Can You Be Happy in Cuba? / Iván García

Photo: Taken from “The sea of happiness”, published in the Venezuelan blog “Oido en la Chata” on 30 May 2011.

There are lots of things that can make a person happy. A sunset. Contemplating a full moon. Chatting with friends. Reading a good book. Watching a baseball game. Enjoying a favourite meal. Playing Monopoly with the kids. Sitting on the Malecon* with a guitar, half a litre of run and breaking down the musical offerings of Joaquín Sabina or Pablo Milanés

Some are happy when they go to the theatre on the weekend. Or to the cinema. Talking in a park with their other half. Or walking round their neighbourhood, their home town. It doesn’t take a lot to make us happy.

We have all had happy moments. Even though you might have lived all your life in a country where due to its inefficiency, it does everything possible to embitter your existence, right from waking up in the morning.

We see how material shortages cause an unhappy marriage in Havana. Today they are meant to be filling a dozen buckets with water from the tank to wash: the pump motor in the building is broken.

As if that wasn’t enough, due to one of the many repairs to the electricity grid in the area, there won’t be any power from 9am to 3pm. The bread in the state rations is more acidic than ever. There’s no way you can eat it.

Breakfast was just a coffee. Well, if you can call that substitute bulked out with peas, “coffee”. Before morning is over, “those damned Cuban circumstances” have added a dose of bile to the liver.

Later comes the other odyssey. Getting on a city bus to go to the park to amuse the kids this Sunday. Two hours at the stop. Hand-to-hand combat to get on the bus. Shouts, bad smells and the kids crying and uncomfortable.

At this moment you call for the heads of the leaders. You want to get a rubber boat to Florida. And angrily wonder why Cubans put up with such a bad government.

But the hatred, like the happiness, is also passing. You get to the Maestranza park, with an impressive view of El Morrow, and despite the sun and the lines your kids are happy again.

When it’s better a drenching downpour lets loose. On the run. The umbrella is half broken and they all arrive soaked, but happy, at a hard currency cafe. The kids look at the display case and want an ice cream snack or a chocolate Nestles.

“We don’t have enough money” says the father sharply. “Not even enough to buy a packet of M&Ms”. And he ends up feeling frustrated and unhappy again.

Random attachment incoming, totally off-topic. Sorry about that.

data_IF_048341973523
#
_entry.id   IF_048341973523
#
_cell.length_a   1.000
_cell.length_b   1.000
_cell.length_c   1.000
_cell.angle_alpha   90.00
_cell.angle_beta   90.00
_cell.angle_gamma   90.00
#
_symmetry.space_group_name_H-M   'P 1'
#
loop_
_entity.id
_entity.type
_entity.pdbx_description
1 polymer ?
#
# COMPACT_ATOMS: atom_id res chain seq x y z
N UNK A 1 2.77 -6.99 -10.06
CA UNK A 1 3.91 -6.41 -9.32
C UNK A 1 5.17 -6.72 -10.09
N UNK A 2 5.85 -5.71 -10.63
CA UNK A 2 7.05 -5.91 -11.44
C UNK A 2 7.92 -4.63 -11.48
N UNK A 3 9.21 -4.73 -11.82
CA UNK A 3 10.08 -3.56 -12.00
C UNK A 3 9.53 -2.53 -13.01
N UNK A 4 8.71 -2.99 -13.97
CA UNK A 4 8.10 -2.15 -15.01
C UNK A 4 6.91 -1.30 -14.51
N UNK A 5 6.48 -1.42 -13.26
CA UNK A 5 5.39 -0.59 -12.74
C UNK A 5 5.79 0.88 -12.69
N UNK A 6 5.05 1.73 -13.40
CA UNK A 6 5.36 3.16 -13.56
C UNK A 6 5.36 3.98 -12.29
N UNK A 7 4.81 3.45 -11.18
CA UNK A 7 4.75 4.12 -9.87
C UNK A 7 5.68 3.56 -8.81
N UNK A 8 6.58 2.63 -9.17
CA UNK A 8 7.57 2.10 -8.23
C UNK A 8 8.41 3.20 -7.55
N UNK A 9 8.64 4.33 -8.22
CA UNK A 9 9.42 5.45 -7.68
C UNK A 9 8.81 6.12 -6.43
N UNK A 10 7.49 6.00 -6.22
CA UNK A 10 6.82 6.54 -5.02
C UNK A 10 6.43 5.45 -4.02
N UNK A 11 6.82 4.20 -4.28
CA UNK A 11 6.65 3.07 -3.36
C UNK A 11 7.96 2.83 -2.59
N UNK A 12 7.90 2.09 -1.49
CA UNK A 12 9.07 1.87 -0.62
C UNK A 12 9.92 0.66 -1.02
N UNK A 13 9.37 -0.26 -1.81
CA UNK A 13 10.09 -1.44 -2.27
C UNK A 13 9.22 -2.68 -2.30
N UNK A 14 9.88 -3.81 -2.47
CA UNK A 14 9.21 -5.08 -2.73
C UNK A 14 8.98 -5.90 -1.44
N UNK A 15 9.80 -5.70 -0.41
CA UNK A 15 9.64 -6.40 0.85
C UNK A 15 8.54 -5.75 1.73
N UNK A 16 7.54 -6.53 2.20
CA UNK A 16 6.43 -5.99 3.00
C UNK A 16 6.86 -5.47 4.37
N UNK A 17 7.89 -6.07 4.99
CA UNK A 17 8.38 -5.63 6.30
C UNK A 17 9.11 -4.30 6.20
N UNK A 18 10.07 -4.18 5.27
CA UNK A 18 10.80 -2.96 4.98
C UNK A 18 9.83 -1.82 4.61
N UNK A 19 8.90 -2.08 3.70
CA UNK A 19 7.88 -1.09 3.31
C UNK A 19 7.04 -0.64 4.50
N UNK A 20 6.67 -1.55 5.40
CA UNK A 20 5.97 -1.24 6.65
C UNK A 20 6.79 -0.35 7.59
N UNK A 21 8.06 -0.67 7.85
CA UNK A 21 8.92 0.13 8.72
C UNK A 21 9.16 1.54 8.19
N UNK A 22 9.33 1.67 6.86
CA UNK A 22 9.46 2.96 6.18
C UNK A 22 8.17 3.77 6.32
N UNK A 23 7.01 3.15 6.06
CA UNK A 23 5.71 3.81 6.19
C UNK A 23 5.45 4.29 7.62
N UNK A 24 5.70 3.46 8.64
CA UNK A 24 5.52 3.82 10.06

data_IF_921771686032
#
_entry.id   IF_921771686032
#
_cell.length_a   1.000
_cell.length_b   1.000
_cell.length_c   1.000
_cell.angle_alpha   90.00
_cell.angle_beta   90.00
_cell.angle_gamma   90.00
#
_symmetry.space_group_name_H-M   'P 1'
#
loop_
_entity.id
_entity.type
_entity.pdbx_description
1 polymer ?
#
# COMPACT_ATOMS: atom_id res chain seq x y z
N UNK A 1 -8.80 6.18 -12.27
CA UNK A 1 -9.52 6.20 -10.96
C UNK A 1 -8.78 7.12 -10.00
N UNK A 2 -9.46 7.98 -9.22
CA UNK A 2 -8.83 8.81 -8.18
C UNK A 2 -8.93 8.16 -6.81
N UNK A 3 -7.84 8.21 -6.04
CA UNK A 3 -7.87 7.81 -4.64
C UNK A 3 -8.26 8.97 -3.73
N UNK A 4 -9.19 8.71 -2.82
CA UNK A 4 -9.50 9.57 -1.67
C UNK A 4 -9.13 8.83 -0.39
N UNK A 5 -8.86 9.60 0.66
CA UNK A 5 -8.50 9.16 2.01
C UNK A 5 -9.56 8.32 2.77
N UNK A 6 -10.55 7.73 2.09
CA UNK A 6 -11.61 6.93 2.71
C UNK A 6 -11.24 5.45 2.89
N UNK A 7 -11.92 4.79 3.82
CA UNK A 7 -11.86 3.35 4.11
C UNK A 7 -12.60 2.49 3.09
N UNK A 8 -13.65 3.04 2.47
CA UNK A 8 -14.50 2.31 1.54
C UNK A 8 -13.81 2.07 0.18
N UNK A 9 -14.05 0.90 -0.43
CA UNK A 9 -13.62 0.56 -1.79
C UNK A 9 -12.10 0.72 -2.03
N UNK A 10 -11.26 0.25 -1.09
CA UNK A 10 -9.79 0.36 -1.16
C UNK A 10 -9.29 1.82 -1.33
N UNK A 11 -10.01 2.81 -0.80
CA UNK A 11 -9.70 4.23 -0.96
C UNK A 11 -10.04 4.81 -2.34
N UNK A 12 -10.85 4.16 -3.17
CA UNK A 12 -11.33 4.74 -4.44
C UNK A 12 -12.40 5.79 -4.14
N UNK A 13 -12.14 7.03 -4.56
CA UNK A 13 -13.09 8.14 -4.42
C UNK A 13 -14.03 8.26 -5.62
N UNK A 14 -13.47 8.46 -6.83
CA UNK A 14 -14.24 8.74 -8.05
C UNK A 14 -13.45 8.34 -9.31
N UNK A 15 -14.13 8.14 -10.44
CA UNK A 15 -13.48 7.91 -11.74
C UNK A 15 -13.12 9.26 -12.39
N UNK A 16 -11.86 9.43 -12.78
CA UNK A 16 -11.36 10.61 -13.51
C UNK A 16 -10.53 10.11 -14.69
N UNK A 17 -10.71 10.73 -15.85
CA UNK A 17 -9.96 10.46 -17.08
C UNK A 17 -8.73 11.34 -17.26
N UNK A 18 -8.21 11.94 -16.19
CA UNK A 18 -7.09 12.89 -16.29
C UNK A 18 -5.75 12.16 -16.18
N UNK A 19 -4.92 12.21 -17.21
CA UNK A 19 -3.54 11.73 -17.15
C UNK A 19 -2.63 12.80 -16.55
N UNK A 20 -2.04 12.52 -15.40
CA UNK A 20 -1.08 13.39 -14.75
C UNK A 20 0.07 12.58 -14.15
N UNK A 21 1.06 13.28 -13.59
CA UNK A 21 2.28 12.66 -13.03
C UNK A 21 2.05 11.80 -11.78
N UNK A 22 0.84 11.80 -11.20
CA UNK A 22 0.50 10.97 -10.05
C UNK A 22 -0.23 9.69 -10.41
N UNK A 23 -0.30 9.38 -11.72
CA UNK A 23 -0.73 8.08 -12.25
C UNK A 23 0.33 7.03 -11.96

He wants the earth to swallow him. For his lack of money. He detests the regime’s inability to make two currencies work: one that counts but you don’t get paid in it, and the other useless, with which you can’t buy good treats for your kids.

At night-time, a more or less decent meal. The ration of chicken arrived yesterday. Rice, red beans, salad. And a delicious little custard tart. A good spread for a family that is used to only getting to eat pork on the weekends.

When the couple goes to bed, relaxed in the half-light, they ask themselves, “Are we happy in Cuba?” They discuss it and come to the conclusion they’re not. They want another way of live. And they dream.

“When can we change this old furniture that came from our grandparents? Or fix the house? Or buy a 42 inch TV. Watch foreign channels? Have a computer? Surf the internet? Be able to eat, right now, what we want and not the repugnant fish croquettes?

The couple can’t even think of having a new car. With the heat it’s better to have an air conditioner. They prefer an efficient public transport system. Streets and parks that are lit and clean. And drinkable water in the pipes 24 hours a day.

They recognize that the Castro brothers won’t bring the change they desire. The optimum would be a slate of politicians with new ideas, honest and transparent, who rotate in power and work for a civil society, tolerant and without repression. But, where are these future politicians?

Perhaps it’s asking a lot. Since their future and that of their children lies in leaving Cuba. They believe they would be happier off of the island.

The British actor Charles Chaplin once said “true happiness is the closest thing to sadness”. Perhaps this is what he was talking about.

Translator’s note:
*The stone wall along Havana’s seafront.

Translated by: Alex Cook

August 8 2012